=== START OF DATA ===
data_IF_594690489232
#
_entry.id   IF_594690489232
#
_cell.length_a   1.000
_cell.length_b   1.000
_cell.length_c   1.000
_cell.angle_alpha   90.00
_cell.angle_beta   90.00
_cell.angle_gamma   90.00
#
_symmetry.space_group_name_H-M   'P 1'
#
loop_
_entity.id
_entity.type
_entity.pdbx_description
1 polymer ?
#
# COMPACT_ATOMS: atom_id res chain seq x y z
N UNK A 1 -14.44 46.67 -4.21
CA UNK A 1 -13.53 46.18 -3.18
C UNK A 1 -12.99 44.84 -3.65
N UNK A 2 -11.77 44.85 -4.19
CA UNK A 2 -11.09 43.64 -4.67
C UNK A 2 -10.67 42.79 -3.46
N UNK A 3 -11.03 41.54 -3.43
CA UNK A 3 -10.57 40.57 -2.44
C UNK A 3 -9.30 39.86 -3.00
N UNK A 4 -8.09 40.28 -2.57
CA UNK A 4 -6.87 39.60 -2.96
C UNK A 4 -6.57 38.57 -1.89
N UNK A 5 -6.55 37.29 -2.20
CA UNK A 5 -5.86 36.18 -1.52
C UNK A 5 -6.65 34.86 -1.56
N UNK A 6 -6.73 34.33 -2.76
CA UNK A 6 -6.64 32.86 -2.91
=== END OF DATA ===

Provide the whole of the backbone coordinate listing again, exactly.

data_IF_594690489232
#
_entry.id   IF_594690489232
#
_cell.length_a   1.000
_cell.length_b   1.000
_cell.length_c   1.000
_cell.angle_alpha   90.00
_cell.angle_beta   90.00
_cell.angle_gamma   90.00
#
_symmetry.space_group_name_H-M   'P 1'
#
loop_
_entity.id
_entity.type
_entity.pdbx_description
1 polymer ?
#
# COMPACT_ATOMS: atom_id res chain seq x y z
N UNK A 1 -14.44 46.67 -4.21
CA UNK A 1 -13.53 46.18 -3.18
C UNK A 1 -12.99 44.84 -3.65
N UNK A 2 -11.77 44.85 -4.19
CA UNK A 2 -11.09 43.64 -4.67
C UNK A 2 -10.67 42.79 -3.46
N UNK A 3 -11.03 41.54 -3.43
CA UNK A 3 -10.57 40.57 -2.44
C UNK A 3 -9.30 39.86 -3.00
N UNK A 4 -8.09 40.28 -2.57
CA UNK A 4 -6.87 39.60 -2.96
C UNK A 4 -6.57 38.57 -1.89
N UNK A 5 -6.55 37.29 -2.20
CA UNK A 5 -5.86 36.18 -1.52
C UNK A 5 -6.65 34.86 -1.56
N UNK A 6 -6.73 34.33 -2.76
CA UNK A 6 -6.64 32.86 -2.91